A Novel Biochemical Formula of Dissolvable Micro-Needles Designed to Manage Type 2 Diabetes


Researchers at the National Institute of Biomedical Imaging and Bioengineering (NIBIB) of National Institutes of Health (NIH) have invented a biochemically composed patch of dissolving micro needles in order to treat the Type 2 Diabetes. The biochemical patch containing mineralized compounds responds to blood chemistry to regulate the body glucose automatically.

After examining the proof-of-concept findings performed on mice, the team of researchers proved that the chemicals use to interact with blood stream to manage blood sugar in the body for days at the same time.

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Richard D. Leapman, Ph.D. Senior Investigator and scientific director at NIBIB said in a statement that, “This experimental approach could be a way to take advantage of the fact that persons with type 2 diabetes can still produce some insulin. A weekly microneedle patch application would also be less complicated and painful than routines that require frequent blood testing.”

The hormone produced in the pancreas, i.e. insulin is secreted in the blood stream to control glucose with intent to respond to consumed foods. it is very essential to transfer glucose from blood streams in to body cells where sugar gets converted into energy or saved.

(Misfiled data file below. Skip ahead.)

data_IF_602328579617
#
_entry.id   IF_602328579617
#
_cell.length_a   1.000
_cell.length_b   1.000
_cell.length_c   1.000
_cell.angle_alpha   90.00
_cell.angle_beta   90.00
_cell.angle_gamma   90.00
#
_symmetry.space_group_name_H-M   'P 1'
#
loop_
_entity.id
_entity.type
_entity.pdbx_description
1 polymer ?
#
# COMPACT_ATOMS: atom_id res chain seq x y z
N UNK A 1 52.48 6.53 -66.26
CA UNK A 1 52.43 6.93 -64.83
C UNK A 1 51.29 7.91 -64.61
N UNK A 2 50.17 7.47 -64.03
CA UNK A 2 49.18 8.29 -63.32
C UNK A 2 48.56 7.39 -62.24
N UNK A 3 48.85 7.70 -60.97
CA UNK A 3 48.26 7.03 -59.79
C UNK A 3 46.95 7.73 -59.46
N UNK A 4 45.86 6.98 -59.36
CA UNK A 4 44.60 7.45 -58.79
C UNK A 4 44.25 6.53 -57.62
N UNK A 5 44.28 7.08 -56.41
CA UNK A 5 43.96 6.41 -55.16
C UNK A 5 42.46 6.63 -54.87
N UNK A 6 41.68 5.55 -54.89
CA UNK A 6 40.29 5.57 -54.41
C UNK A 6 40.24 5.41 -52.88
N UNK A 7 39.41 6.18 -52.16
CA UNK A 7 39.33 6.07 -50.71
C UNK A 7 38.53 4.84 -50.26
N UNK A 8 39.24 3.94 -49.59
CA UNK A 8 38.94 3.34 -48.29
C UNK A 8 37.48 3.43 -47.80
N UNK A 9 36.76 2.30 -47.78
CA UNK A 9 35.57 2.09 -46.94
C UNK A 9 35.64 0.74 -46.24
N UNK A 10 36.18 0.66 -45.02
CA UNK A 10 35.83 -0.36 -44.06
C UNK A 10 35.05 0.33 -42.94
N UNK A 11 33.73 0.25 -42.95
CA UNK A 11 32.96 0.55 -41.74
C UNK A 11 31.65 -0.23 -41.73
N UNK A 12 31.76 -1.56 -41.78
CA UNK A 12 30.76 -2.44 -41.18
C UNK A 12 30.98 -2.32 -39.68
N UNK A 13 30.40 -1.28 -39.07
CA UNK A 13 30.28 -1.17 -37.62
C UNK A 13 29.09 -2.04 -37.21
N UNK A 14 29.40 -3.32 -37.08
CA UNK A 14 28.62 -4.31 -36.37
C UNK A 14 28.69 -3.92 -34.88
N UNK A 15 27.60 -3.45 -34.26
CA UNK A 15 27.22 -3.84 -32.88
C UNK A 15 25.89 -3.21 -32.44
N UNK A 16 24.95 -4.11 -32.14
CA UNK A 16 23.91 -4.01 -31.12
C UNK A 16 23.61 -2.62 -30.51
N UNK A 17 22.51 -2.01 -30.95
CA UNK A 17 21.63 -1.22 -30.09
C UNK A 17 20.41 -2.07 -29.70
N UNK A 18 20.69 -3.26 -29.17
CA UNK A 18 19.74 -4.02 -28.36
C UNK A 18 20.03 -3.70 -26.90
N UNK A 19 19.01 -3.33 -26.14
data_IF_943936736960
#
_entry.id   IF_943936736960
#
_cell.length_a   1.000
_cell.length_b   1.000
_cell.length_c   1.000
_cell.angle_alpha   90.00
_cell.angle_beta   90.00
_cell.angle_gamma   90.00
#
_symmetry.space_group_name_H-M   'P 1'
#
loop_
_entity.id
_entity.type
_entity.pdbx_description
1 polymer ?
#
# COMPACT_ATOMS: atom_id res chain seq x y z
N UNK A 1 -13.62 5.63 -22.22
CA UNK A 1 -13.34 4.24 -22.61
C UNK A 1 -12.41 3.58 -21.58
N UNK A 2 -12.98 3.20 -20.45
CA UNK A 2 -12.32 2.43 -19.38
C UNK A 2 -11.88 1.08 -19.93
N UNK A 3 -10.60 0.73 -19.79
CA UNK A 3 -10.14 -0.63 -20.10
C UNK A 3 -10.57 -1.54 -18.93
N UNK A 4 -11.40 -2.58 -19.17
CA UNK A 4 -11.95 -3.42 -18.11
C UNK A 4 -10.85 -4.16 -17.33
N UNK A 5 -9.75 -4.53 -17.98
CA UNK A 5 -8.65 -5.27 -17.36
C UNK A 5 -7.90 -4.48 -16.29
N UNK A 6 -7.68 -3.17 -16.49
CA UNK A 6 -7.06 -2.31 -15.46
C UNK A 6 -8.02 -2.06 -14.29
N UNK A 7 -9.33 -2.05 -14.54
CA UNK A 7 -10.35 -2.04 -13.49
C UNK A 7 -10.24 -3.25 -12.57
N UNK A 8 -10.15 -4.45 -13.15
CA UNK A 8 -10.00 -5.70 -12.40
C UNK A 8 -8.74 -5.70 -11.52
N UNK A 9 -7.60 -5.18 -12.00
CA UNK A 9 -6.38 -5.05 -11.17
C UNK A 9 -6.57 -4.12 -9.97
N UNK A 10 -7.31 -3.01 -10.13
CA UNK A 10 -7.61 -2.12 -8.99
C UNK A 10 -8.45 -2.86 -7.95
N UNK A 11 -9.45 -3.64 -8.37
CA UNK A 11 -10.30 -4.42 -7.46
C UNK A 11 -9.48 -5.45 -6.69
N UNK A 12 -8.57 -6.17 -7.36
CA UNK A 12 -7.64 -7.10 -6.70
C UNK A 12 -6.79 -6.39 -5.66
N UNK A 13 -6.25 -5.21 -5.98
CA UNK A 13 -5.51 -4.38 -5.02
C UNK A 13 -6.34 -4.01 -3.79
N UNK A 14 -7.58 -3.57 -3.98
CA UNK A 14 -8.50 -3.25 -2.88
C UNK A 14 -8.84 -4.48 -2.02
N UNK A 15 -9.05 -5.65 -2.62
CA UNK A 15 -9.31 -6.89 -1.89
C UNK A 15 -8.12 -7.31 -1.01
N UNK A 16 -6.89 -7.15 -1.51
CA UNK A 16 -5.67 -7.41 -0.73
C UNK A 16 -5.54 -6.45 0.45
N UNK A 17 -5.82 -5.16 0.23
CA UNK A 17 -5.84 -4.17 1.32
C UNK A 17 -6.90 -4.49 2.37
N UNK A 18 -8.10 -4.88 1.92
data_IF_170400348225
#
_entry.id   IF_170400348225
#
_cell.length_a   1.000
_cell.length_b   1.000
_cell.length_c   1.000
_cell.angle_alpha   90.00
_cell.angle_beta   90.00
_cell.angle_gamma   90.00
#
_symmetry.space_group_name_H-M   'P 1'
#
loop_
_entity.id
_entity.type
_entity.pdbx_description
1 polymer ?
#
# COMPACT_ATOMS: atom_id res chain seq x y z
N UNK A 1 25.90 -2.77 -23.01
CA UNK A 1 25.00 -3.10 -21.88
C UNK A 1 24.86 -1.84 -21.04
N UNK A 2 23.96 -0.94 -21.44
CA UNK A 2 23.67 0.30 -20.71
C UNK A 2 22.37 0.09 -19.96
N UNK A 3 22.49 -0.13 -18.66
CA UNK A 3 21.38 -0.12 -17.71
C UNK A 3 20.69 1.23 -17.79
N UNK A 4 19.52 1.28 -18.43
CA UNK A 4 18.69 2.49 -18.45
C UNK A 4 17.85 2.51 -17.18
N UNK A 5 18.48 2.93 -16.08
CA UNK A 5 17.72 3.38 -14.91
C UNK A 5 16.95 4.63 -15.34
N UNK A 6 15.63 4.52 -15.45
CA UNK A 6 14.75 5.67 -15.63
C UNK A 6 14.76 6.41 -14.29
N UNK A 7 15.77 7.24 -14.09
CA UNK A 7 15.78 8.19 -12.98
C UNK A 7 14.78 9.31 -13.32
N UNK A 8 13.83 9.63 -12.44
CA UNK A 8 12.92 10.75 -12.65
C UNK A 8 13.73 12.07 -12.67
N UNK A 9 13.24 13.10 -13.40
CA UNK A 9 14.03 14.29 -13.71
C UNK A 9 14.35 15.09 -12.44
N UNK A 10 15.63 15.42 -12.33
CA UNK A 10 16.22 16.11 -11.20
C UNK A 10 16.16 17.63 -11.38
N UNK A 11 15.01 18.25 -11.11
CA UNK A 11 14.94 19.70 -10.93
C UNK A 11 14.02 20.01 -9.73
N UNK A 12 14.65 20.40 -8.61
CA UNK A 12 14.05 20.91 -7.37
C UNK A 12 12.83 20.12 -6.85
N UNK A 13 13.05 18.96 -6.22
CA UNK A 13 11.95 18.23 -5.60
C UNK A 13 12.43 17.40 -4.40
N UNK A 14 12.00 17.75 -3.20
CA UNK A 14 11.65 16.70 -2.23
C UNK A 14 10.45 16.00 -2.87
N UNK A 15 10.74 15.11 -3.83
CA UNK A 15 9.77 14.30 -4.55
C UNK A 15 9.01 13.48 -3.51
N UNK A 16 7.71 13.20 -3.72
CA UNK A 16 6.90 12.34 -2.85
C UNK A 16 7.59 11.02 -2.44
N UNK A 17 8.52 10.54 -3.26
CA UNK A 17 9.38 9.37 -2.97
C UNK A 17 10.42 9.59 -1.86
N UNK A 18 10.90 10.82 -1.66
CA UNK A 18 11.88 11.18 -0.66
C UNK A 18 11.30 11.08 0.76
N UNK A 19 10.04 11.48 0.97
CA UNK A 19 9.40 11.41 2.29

Type 2 Diabetes is generally detected in teenagers and young adults, in which body becomes not able to produce insulin at all. the disease if not treated well or ignored, it can affect both nerve and vascular damage all through the body along with the debilitating effects on heart, kidneys, eyes and feet.

The team of researchers led by the Chief Investigator, Xiaoyuan (Shawn) Chen from the Laboratory of Molecular Imaging and Nanomedicine at NIBIB, is examining the alternate therapy approach to control blood sugar levels with the help of painless skin patch to manage type 2 diabetes.

Chen said that, “Alginate is a pliable material — it is soft, but not too soft. It has to be able to poke the dermis, and while not a commonly used material for needles, it seems to work pretty well in this case.”